Al-Jazeerah: Cross-Cultural Understanding
News, November 2013
Ignoring the Israeli Nuclear Arsenal, Hollande Talks Tough on Iran During Israel Visit
November 17, 2013
It seems that hypocrisy has become a major characteristic politicians must have in order for them to be able to maintain their jobs in service of their Israeli masters.
This is the French President, Francois Hollande, talking tough on Iran because it has a nuclear program, without having any nuclear weapons whatsoever. At the same time, he ignores the fact that Israel is the only state in the Middle East that possesses nuclear weapons!
So, it's clear that he and his Zionist masters want to maintain the Israeli nuclear hegemony in the region, by denying Arabs and Muslims any right to defend themselves against the Zionist nuclear threat.
Hollande talks tough on Iran during Israel visit
November 17, 2013
French President François Hollande began on Sunday his three-day state visit in Israel by taking a tough stand on Iran’s uranium enrichment programme, insisting that France would not accept the proliferation of nuclear arms.
"France will not tolerate nuclear proliferation," he said in a speech on the red carpet shortly after landing at Ben Gurion airport near Tel Aviv. "As long as we are not certain that Iran has decided to give up on nuclear weapons, we will continue with all our demands and with sanctions."
France’s tough stance has been praised by Israeli officials, who view Iran’s nuclear programme as a direct threat. FRANCE 24’s international affairs editor Armen Georgian pointed out that the Benjamin Netanyahu’s Likud party in Israel and the Republican party in the US are unusual allies for France. “It would have been unthinkable 10 or 12 years ago when Jacques Chirac was in power”, argued Georgian.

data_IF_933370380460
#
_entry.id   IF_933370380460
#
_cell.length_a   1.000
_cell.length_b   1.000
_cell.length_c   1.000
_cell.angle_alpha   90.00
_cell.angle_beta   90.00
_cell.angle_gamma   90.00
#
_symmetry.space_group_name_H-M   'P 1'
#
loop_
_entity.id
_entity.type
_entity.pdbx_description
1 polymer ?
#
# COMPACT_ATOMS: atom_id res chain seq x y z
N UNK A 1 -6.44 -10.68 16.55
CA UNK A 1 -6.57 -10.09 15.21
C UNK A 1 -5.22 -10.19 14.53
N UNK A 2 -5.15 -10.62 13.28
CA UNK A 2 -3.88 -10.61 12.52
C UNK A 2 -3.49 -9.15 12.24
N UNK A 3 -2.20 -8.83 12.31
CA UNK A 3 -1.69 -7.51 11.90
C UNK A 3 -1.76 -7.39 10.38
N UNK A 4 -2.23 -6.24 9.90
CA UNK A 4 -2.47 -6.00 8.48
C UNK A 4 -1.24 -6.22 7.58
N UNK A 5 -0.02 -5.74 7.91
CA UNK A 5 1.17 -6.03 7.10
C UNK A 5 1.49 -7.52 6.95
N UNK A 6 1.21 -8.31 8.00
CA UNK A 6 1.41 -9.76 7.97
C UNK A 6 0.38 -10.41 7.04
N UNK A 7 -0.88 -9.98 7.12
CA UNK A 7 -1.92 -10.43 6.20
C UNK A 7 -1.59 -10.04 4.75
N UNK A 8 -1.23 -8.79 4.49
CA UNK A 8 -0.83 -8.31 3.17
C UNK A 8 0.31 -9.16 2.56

Talks in deadlock
Hollande’s visit to Israel is set to be dominated by the issue of Iran and its disputed nuclear programme. Hollande’s Foreign Minister Laurent Fabius, who was also present at the talks with Iran that ended in deadlock last weekend, is also travelling in Israel.
According to diplomatic sources, Western powers and Tehran were close to a deal in Geneva, but Iran backed off because it was unhappy with some of the wording in the text.
According to some reports, this was due to reservations expressed by the France and which were subsequently adopted by other powers. The talks are due to resume in Geneva next week.
FRANCE 24's Jerusalem correspondent Gallagher Fenwick said Israel had taken France's position in the negotiations "very seriously".
"This is the big issue in Israel right now," he said. "The path is clear for them to roll out the red carpet."
Talks with Palestinians The other main issues during the trip are the stalled Middle East peace process and stronger trade ties with Israel.
The French leader, apart from holding talks with Netanyahu and Israeli President Shimon Peres, will also go to Ramallah for discussions with Palestinian Authority President Mahmud Abbas.
French sources said he would encourage both sides to make the necessary compromises and efforts to overcome the obstacles to peace talks.
Hollande will make a series of highly symbolic gestures during his trip, where he will place a wreath at the grave of Theodor Herzl, the founder of modern political Zionism, and place a stone at the grave of slain prime minister Yitzhak Rabin and his wife Leah.
On Monday, Hollande will meet French priests in the Church of Saint Anne in Jerusalem's Old City, a building which the Ottomans donated to France in 1856.
He will also visit the grave of Palestinian leader Yasser Arafat, who died in 2004 in France in a hospital and whose remains were recently found to contain signs of polonium poisoning.
(FRANCE 24 with wires)
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